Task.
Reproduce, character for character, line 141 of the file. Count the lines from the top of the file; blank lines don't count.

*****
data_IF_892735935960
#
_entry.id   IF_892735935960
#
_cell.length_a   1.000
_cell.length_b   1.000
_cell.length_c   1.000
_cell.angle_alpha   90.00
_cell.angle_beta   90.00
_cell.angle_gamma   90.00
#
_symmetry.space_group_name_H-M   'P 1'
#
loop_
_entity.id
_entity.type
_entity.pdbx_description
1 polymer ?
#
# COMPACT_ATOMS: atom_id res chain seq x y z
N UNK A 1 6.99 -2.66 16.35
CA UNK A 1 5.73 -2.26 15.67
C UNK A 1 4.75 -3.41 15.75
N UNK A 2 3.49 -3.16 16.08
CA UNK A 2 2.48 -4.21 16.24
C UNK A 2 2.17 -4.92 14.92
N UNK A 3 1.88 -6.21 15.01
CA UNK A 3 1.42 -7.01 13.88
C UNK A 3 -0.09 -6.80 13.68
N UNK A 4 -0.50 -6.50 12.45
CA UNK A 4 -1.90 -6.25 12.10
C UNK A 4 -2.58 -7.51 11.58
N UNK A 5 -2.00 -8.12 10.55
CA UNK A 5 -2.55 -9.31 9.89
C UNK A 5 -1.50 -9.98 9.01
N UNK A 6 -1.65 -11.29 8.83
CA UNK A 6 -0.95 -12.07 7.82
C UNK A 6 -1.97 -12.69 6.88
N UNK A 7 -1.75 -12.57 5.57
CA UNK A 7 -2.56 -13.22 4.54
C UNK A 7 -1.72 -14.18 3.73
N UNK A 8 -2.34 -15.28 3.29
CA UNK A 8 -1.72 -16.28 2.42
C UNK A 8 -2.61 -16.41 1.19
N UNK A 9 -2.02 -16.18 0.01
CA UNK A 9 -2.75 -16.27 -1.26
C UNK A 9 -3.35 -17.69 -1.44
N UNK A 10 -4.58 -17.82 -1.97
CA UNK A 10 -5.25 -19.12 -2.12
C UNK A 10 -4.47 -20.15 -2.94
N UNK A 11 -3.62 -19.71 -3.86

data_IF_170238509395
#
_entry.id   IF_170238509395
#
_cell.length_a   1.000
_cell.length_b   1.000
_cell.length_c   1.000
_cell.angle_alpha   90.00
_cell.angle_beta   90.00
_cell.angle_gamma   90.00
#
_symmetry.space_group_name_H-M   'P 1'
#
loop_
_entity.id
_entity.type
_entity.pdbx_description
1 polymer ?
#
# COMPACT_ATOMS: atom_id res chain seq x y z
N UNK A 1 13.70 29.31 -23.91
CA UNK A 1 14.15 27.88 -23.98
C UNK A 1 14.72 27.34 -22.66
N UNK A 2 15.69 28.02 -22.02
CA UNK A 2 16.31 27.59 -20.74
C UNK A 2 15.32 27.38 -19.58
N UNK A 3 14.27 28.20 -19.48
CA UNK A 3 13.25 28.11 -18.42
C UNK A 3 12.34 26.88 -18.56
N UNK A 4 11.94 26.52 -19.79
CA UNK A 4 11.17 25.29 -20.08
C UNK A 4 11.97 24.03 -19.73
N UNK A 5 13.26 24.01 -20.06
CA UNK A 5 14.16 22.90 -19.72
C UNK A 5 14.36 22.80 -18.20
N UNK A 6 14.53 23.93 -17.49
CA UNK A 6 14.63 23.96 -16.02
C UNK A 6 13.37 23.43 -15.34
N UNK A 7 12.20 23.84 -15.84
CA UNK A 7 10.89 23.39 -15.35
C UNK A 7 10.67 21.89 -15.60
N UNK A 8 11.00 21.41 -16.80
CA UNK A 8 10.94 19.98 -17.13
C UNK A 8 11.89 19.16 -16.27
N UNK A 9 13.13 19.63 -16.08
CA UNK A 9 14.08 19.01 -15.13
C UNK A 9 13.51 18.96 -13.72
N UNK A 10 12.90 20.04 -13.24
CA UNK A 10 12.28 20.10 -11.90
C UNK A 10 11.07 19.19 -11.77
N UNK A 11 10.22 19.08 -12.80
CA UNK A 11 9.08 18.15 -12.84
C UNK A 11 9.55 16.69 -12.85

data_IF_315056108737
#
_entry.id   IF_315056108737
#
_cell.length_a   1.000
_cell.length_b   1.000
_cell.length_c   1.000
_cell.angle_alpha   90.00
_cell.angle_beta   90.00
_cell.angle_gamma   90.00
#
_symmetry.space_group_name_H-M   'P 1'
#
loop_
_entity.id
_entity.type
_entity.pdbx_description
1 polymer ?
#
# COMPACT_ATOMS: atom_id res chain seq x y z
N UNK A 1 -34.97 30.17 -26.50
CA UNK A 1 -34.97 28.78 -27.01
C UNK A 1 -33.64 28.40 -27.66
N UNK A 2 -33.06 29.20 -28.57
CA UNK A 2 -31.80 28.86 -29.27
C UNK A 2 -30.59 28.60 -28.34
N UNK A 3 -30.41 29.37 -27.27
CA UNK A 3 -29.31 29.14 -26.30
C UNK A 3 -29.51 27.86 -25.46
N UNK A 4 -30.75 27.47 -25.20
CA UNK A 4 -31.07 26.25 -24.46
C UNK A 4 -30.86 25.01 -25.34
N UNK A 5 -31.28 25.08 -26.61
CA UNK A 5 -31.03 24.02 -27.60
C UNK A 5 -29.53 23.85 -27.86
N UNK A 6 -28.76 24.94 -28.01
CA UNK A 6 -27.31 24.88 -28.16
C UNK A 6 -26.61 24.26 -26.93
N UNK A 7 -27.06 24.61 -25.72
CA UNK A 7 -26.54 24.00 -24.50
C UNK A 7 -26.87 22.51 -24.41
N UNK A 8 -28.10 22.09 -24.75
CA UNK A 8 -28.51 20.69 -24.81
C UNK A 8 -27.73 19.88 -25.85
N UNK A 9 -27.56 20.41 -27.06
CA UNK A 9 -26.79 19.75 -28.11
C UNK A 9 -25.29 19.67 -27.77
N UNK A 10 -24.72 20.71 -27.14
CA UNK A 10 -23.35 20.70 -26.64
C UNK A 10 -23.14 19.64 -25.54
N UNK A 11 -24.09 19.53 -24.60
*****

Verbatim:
CA UNK A 6 -27.31 24.88 -28.16